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Alumni Dispatches: Patricia Mechael

Alumni Dispatches: Patricia Mechael

Patricia Mechael

PhD, MHS '98

Using Mobile Phones to Reduce Maternal Mortality

In 2002, I was inspired to pursue a doctoral degree exploring health-related uses of mobile phones in developing countries by an experience I had in 1999 in Southern Sudan. Two two-way radios strategically placed in a health center and hospital and a project vehicle were used to save a woman's life and the lives of her twin babies during an obstetric emergency. While they were able to access an emergency caesarian, they all died several days later due to poor quality of care in the hospital. In my research primarily focusing on Minia, Egypt, it was further illustrated that each component of the technology and health network must be in place to reap maximum benefit.

The number of global mobile phone subscribers at the close of 2007 was estimated at 3.5 billion of an estimated global population of 6.6 billion. The increasing uptake of mobile phones in developing countries presents a strategic opportunity for the public health community to maximize the benefits of improved telecommunications in achieving health-related objectives.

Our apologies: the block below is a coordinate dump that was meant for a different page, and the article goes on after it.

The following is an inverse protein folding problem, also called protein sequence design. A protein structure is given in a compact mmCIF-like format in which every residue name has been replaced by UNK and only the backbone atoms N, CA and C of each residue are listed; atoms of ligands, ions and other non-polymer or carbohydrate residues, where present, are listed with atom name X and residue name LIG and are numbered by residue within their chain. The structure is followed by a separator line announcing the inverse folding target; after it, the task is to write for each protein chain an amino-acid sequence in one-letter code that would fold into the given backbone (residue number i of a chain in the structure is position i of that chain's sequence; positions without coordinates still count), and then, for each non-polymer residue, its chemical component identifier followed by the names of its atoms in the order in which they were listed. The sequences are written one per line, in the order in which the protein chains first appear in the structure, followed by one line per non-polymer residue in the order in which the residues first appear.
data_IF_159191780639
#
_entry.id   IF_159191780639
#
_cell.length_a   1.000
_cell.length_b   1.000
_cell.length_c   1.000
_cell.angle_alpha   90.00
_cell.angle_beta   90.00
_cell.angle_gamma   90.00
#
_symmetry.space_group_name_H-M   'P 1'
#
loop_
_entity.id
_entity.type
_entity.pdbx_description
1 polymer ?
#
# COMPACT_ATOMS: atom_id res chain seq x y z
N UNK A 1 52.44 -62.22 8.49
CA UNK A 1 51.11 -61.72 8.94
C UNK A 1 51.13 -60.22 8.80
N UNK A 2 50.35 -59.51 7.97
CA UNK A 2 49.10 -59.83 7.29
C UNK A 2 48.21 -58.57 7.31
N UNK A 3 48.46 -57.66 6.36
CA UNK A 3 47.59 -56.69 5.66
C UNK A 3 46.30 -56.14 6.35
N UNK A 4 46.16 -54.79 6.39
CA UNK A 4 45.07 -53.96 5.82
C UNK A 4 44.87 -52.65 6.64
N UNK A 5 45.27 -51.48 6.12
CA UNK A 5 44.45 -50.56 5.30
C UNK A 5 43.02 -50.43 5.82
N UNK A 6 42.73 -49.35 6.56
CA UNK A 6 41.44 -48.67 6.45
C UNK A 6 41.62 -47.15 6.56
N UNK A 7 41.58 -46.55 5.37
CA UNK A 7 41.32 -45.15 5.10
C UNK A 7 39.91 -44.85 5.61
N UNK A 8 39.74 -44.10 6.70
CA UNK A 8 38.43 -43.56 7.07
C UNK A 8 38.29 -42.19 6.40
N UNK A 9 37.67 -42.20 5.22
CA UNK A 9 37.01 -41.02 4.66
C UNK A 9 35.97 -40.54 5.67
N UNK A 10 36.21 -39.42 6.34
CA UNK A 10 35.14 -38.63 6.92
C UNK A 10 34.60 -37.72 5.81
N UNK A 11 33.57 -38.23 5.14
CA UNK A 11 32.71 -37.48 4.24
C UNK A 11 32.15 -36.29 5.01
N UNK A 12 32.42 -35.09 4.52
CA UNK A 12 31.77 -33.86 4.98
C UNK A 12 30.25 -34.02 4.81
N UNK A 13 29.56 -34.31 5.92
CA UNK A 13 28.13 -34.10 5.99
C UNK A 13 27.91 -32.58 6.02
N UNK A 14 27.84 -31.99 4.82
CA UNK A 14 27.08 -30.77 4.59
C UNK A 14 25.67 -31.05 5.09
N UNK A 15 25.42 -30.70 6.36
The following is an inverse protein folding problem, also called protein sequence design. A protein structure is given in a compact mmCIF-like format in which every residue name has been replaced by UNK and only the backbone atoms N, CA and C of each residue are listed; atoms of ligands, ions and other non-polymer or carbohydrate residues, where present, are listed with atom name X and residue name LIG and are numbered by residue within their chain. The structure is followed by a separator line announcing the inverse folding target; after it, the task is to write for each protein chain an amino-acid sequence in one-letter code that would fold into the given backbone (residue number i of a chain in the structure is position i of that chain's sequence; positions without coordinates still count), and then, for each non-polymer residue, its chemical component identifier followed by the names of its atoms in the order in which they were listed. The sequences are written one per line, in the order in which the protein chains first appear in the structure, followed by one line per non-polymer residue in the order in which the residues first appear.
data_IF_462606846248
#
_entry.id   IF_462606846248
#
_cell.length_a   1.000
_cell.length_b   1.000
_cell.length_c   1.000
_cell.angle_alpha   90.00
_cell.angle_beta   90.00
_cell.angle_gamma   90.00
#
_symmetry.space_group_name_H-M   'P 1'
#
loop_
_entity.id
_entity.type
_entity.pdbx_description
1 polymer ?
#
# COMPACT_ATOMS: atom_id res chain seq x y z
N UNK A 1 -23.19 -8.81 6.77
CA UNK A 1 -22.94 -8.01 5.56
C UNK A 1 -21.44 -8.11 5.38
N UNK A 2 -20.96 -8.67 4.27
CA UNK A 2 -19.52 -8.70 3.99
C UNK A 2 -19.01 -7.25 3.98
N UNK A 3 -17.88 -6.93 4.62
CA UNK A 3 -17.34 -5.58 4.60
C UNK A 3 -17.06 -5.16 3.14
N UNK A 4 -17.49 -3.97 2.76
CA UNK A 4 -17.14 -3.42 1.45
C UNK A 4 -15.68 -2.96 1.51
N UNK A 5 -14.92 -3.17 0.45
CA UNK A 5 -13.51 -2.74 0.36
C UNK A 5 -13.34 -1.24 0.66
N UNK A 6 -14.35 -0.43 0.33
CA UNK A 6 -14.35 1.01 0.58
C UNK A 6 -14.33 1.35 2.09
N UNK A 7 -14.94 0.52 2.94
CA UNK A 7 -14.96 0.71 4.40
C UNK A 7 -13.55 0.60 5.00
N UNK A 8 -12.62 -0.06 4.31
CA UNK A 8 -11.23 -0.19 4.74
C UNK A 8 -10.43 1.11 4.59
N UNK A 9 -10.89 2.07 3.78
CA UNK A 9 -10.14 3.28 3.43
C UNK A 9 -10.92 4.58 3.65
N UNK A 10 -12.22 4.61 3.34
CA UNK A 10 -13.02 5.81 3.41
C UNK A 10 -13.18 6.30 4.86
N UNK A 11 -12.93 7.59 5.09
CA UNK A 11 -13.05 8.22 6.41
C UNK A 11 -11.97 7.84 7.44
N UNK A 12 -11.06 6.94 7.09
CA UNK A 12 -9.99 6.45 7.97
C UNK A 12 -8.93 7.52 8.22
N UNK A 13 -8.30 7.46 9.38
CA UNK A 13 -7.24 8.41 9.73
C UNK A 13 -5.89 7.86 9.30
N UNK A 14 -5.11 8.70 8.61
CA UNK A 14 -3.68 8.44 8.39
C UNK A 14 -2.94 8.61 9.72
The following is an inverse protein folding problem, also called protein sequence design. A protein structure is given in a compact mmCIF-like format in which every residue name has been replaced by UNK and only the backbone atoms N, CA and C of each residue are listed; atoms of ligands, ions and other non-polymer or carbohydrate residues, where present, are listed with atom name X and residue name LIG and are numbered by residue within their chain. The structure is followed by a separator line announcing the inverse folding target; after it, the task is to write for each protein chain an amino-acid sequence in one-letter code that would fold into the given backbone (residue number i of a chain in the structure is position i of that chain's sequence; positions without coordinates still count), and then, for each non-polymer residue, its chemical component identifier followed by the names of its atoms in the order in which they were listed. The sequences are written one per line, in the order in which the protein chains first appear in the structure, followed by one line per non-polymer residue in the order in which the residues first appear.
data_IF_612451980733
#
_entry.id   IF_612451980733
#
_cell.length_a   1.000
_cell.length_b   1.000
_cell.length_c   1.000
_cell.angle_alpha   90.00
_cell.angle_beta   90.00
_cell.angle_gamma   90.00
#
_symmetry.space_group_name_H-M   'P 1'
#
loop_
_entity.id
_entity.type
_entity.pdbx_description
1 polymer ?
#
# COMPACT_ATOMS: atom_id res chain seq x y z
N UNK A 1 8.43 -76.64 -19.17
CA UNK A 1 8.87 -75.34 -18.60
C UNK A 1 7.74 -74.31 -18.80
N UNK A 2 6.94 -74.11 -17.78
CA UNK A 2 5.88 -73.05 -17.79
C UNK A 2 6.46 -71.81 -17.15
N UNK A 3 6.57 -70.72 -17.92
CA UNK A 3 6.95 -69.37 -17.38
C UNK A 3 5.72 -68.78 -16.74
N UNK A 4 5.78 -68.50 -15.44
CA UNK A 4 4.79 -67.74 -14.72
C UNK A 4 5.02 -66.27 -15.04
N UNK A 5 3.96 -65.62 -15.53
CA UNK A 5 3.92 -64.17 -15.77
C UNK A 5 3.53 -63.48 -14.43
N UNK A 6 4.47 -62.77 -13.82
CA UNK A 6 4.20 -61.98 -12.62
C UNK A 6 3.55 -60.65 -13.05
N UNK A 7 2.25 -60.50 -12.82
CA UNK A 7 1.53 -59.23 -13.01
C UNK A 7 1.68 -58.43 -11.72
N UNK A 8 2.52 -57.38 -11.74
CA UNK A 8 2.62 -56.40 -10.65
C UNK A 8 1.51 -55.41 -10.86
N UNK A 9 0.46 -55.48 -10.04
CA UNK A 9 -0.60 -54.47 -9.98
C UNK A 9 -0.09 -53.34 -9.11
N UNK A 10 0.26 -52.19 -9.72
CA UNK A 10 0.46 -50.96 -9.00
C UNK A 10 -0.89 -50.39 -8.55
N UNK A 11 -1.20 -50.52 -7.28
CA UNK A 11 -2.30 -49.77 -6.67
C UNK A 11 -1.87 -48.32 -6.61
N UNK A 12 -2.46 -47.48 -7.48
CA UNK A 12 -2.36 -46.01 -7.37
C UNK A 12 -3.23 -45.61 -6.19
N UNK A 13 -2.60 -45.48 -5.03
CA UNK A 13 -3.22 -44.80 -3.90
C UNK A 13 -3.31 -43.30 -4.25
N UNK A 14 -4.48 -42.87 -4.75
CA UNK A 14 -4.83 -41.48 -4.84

Currently, I am managing the strategic integration of mobile phones to achieve the MDGs for health in ten countries in Africa as part of a partnership with Ericsson to leverage mobile telephony within the Millennium Villages Project at the Earth Institute at Columbia University. In its aims to reduce maternal mortality and increase facility-based deliveries, mobile phones and an emergency toll-free number are being used in conjunction with emergency transport and other health interventions to improve access to and coordination of emergency obstetric care and other critical sexual and reproductive and general health services.

Patricia Mechael has been actively involved in the field of International Health as a project manager and technical advisor for over 12 years, with field experience in over 20 countries, with a special focus on Africa. She has worked on HIV/AIDS, reproductive health and international health with a broad range of organizations, including CARE, the Johns Hopkins Center for Communication Programs, and the World Health Organization.

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